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Abstract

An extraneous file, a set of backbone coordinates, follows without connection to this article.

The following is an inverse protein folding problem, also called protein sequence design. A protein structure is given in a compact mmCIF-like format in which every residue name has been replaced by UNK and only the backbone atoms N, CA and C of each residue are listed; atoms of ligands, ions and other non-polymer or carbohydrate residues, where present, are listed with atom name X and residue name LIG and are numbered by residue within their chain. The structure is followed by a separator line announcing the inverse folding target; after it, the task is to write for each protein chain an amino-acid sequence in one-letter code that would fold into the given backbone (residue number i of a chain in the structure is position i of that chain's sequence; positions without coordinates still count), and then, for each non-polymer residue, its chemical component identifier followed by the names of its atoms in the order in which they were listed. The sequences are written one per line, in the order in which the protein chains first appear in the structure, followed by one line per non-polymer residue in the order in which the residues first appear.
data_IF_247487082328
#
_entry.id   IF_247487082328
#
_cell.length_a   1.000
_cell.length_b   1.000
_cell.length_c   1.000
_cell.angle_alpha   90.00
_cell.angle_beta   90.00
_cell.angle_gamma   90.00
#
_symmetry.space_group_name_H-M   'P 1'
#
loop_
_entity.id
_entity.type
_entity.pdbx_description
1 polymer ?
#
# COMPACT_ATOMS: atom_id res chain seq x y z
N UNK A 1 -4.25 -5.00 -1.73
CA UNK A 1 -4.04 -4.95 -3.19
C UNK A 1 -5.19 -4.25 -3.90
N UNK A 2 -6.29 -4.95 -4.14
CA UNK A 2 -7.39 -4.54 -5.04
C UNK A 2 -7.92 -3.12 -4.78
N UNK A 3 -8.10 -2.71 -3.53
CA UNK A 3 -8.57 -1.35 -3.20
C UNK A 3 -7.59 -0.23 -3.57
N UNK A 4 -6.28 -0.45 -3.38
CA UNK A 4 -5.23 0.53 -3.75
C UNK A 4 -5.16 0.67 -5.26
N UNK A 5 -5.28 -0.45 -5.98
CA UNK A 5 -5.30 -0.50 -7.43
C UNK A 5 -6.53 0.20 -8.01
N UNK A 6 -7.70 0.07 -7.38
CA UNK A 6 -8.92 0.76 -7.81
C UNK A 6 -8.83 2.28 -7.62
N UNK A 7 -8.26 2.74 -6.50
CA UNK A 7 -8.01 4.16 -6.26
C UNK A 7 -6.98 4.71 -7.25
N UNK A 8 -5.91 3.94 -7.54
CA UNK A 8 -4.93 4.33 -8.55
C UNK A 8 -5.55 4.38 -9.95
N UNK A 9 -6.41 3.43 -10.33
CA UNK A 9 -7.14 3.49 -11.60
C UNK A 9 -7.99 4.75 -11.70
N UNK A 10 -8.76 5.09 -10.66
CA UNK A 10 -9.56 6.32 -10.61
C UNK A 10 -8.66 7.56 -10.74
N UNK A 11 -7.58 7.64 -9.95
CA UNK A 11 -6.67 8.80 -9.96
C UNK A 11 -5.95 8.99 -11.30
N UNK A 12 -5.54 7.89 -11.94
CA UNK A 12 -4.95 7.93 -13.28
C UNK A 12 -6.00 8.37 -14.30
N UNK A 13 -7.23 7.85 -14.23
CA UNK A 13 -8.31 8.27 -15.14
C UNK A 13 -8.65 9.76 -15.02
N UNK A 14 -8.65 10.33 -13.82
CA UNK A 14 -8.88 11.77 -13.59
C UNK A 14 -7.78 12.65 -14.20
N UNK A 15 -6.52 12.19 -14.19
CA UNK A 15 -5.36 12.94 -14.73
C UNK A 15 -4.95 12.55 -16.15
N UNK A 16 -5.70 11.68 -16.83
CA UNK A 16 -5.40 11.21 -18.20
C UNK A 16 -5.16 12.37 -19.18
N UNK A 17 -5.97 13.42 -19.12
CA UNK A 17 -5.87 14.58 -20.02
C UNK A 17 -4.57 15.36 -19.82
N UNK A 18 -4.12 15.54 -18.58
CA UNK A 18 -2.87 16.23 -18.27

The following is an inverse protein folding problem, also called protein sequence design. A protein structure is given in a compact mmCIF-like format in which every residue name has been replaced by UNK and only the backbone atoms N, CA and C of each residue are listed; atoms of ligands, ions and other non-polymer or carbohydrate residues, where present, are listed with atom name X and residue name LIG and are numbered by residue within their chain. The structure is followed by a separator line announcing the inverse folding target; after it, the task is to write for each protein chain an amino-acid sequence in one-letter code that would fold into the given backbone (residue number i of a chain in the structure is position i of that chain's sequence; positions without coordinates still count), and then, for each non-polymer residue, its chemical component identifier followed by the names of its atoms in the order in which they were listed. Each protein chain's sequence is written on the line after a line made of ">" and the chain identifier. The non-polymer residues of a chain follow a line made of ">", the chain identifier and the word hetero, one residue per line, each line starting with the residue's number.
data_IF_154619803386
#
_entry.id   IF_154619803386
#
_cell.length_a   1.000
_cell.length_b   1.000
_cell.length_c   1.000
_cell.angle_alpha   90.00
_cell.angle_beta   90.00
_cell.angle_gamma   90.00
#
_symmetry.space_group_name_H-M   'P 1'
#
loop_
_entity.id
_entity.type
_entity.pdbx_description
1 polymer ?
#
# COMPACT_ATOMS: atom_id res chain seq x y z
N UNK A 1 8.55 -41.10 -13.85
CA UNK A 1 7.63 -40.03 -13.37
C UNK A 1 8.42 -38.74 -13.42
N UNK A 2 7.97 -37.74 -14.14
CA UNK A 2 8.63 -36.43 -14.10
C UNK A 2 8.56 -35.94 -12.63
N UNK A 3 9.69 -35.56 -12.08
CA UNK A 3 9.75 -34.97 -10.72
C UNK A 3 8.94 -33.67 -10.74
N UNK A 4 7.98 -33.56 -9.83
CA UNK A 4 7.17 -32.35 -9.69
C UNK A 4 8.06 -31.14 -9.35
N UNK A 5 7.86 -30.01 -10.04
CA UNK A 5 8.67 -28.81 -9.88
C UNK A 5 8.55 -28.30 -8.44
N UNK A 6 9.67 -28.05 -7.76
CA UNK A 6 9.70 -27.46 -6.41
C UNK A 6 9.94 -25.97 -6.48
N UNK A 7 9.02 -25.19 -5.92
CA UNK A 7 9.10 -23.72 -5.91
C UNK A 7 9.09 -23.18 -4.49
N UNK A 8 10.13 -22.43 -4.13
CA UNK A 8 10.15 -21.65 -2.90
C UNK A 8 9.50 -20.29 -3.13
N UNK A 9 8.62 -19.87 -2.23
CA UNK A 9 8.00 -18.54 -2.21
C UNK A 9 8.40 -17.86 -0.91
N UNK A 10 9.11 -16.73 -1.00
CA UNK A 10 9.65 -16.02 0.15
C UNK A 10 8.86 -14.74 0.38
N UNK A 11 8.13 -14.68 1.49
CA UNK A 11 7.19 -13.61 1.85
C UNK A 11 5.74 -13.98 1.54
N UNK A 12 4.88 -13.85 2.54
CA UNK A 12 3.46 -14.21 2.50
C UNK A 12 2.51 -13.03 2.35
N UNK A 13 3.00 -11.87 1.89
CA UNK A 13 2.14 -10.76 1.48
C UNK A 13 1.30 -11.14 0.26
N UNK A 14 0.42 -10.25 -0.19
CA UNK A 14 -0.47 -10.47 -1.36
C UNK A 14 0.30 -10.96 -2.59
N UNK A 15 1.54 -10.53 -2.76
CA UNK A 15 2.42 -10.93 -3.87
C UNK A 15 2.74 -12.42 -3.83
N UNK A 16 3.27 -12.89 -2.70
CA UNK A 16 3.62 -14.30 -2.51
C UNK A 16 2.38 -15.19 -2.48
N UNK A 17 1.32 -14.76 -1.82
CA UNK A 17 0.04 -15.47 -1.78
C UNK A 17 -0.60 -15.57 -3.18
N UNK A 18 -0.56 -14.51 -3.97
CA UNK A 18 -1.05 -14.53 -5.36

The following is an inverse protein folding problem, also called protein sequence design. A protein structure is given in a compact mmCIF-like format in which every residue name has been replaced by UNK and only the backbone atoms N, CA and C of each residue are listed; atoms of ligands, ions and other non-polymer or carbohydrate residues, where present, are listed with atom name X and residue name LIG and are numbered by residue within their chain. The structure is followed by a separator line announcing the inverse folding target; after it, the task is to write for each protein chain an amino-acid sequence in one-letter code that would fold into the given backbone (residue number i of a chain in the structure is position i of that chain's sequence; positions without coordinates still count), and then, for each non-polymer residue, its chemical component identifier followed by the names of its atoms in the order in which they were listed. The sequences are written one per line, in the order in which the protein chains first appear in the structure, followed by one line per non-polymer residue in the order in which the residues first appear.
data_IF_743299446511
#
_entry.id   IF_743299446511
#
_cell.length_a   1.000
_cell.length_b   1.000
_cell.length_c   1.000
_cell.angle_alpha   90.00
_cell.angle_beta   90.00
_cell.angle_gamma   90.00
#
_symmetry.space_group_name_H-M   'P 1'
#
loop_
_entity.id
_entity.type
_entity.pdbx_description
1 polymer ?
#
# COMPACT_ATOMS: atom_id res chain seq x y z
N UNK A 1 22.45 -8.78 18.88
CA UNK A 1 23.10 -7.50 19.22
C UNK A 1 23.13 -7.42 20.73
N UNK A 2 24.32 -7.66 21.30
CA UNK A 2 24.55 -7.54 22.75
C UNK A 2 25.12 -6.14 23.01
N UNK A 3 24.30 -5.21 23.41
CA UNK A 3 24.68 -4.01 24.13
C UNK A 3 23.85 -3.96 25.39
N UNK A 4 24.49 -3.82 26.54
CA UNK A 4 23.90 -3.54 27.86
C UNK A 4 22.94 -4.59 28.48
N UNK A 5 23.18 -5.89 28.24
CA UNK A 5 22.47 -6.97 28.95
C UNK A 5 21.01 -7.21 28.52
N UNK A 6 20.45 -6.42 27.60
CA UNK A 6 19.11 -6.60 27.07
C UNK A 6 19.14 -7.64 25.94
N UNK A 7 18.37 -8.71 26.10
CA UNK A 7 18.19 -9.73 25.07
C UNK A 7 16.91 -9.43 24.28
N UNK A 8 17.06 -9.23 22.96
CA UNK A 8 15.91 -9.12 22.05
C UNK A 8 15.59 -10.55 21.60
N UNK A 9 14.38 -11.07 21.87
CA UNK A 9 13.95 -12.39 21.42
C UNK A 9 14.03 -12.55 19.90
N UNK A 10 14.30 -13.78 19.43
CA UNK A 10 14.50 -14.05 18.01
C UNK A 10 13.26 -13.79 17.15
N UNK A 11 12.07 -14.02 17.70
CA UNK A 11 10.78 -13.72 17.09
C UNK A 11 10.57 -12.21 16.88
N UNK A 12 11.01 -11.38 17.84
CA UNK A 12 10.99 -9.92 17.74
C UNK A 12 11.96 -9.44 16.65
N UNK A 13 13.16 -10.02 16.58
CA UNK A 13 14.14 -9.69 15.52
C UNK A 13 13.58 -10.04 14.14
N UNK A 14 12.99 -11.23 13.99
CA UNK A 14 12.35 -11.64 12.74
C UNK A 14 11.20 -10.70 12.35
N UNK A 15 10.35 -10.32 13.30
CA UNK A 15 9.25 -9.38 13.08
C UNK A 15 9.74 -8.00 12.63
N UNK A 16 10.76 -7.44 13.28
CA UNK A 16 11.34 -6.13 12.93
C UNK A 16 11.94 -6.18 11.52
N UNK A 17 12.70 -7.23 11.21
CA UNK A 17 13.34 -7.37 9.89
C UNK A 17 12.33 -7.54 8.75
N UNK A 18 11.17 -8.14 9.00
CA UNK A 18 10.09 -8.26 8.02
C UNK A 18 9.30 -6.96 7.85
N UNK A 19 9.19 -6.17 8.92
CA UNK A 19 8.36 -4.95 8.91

This paper studies different patterns of emergence of cooperatives. We examine how heterogeneity of farmers, reflected in a distance measure, affects equilibrium outcomes. Our results show that when distance costs are low, cooperative emerges bottom-up. With medium distance costs, one of the farmers takes an initiative. With high distance costs, no cooperative emerges. Including an outsider in the game changes equilibrium strategies of players. Under complete information, cooperative is either formed with an initiative of one farmer or it emerges top-down with outsider’s support. When information is incomplete, cooperative can emerge bottom-up, i.e. with two active farmers, or top-down.

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